Yemeni President Ali Abdullah Saleh vowed on Friday to stay on and defend his people "by all means" after the US insisted he agree to a transition plan "now" and end months of political violence.
"We will defend ourselves with all our forces and by all means," he told large crowds of loyalists in the capital where tens of thousands of opposition activists also rallied to demand his immediate ouster.
Saleh made no direct reference to the United States, but the remarks came a day after Washington, his long-time backer, asked him to sign "now" a Gulf-brokered transition plan that would see him out of power within a month.
"We will not remain passive in the face of law-breakers," Saleh said warning the opposition to "stop playing with fire."
Loyalists carried huge portraits of Saleh, who has ruled in Sanaa since 1978. "People want Saleh, People want Saleh," chanted supporters. Banners read: "Army is with you."
His ritual Friday speech came as suspected Al-Qaeda men ambushed a military vehicle and killed all five troops onboard in the province of Marib, east of Sanaa, a security official said.
In the capital, security forces massed ahead of the rival demonstrations for and against Saleh, witnesses said adding that there were no immediate reports of clashes.
Around 175 people have been killed in the anti-government protests in the past three months.
Heavily armed Republican Guards and military vehicles were seen reinforcing troops already guarding the presidential palace, radio station and other key state buildings in Sanaa, an AFP correspondent said.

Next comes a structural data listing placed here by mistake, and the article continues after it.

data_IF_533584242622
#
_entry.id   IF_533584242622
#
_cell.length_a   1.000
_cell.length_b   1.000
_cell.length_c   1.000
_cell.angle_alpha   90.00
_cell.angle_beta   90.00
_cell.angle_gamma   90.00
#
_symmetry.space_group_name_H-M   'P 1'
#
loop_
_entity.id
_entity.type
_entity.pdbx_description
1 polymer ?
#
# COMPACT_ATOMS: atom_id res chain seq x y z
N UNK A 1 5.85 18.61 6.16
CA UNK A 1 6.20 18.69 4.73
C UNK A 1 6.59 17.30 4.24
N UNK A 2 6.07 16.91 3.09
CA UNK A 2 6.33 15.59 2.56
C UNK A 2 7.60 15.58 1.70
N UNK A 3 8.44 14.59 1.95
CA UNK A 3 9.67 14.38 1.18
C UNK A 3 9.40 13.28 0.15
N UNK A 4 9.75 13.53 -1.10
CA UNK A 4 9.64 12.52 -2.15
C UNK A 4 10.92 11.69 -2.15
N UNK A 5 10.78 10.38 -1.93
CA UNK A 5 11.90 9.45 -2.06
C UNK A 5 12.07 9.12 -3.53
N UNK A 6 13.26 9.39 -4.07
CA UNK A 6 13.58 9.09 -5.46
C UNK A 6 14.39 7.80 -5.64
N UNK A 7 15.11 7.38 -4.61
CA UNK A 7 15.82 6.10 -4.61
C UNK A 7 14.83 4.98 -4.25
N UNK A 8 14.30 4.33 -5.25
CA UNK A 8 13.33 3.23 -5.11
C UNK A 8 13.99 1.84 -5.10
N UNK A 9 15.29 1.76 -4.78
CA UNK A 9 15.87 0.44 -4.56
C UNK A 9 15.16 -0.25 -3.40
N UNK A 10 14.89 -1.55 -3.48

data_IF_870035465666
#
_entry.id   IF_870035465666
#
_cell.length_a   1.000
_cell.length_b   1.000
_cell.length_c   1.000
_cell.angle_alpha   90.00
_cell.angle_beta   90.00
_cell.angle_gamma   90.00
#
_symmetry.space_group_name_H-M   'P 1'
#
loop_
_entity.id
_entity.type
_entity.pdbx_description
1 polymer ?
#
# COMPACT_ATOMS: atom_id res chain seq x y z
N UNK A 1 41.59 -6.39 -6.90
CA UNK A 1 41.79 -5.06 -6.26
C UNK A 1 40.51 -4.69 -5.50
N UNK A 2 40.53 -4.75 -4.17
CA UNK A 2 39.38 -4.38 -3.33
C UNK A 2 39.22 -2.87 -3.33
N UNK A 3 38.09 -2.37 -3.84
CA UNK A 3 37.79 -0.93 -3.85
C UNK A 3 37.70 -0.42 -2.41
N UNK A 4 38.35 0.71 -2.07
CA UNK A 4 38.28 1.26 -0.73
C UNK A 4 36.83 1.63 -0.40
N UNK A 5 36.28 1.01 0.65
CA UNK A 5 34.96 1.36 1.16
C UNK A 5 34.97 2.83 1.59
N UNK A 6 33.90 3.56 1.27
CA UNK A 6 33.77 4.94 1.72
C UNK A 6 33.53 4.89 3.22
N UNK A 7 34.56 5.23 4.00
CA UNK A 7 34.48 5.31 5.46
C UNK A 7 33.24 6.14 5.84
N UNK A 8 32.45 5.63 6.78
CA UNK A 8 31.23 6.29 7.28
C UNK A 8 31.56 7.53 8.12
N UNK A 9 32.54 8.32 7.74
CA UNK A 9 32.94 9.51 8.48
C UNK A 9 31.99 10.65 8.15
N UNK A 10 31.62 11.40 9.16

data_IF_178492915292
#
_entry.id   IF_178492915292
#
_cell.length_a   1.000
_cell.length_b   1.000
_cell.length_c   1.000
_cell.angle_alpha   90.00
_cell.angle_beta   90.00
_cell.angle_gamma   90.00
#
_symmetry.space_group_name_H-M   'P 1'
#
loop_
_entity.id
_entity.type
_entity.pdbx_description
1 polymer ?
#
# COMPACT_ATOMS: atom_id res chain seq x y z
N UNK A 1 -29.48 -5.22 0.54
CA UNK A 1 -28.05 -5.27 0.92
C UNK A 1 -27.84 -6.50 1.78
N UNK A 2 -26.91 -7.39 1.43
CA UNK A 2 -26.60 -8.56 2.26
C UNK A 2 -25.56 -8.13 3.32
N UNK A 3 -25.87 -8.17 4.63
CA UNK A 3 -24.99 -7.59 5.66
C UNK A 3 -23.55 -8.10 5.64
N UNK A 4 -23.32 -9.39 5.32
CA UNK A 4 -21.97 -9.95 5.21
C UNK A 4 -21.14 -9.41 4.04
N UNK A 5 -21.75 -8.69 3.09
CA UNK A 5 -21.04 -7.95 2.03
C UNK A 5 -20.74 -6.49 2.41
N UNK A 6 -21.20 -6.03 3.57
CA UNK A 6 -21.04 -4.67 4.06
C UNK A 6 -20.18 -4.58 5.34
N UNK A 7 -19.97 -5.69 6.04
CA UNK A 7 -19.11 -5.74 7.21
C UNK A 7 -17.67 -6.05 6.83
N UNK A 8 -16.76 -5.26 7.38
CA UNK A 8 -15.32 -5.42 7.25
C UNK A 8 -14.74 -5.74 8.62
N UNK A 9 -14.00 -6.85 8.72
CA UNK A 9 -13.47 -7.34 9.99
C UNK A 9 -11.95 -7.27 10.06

Opposition activists dedicated the protests as a show of solidarity with the people of Saada in the north, where Zaidi Shiite rebels are based, while Saleh's supporters marked Friday as a "Day of Unity."
Pro-opposition troops led by dissident General Ali Mohsen al-Ahmar tightened a cordon around University Square, dubbed "Change Square," to protect protesters from any attack by Saleh loyalists, witnesses said.
Tension escalated after a heavy crackdown since Wednesday when a total of 19 people were killed by troops and gunmen loyal to Saleh in several parts of the country, including the city of Taez, Yemen's second largest.
On Thursday night, Ahmar issued a statement condemning what he called the "brutal and barbaric" repression and called on government troops to disobey orders and refrain from firing on protesters.
The escalation of political violence came after impoverished Yemen's wealthy Gulf Arab neighbours urged all sides in Yemen to sign a transition plan aimed at ending the bloodshed.
Saleh has stalled by refusing to sign in his capacity as president, insisting on endorsing the agreement only as leader of the ruling General People's Congress, contrary to the demands of the opposition.
He says that under the constitution he should serve out his current term of office, which expires in 2013.
But Washington called on him on Thursday to sign the deal "now."
The Gulf Cooperation Council plan proposes the formation of a government of national unity, Saleh transferring power to his vice president, and an end to the deadly protests.
The president would submit his resignation to parliament within 30 days, to be followed two months later by a presidential election. He and his top aides would be granted immunity from prosecution.
Human Rights Watch called for the immunity clause to be removed to allow Saleh and his aides to be tried for attacks against civilians.
"Yemeni courts and foreign governments will still be obligated to hold Saleh to account for the attacks even if an immunity deal is signed," the New York-based watchdog said.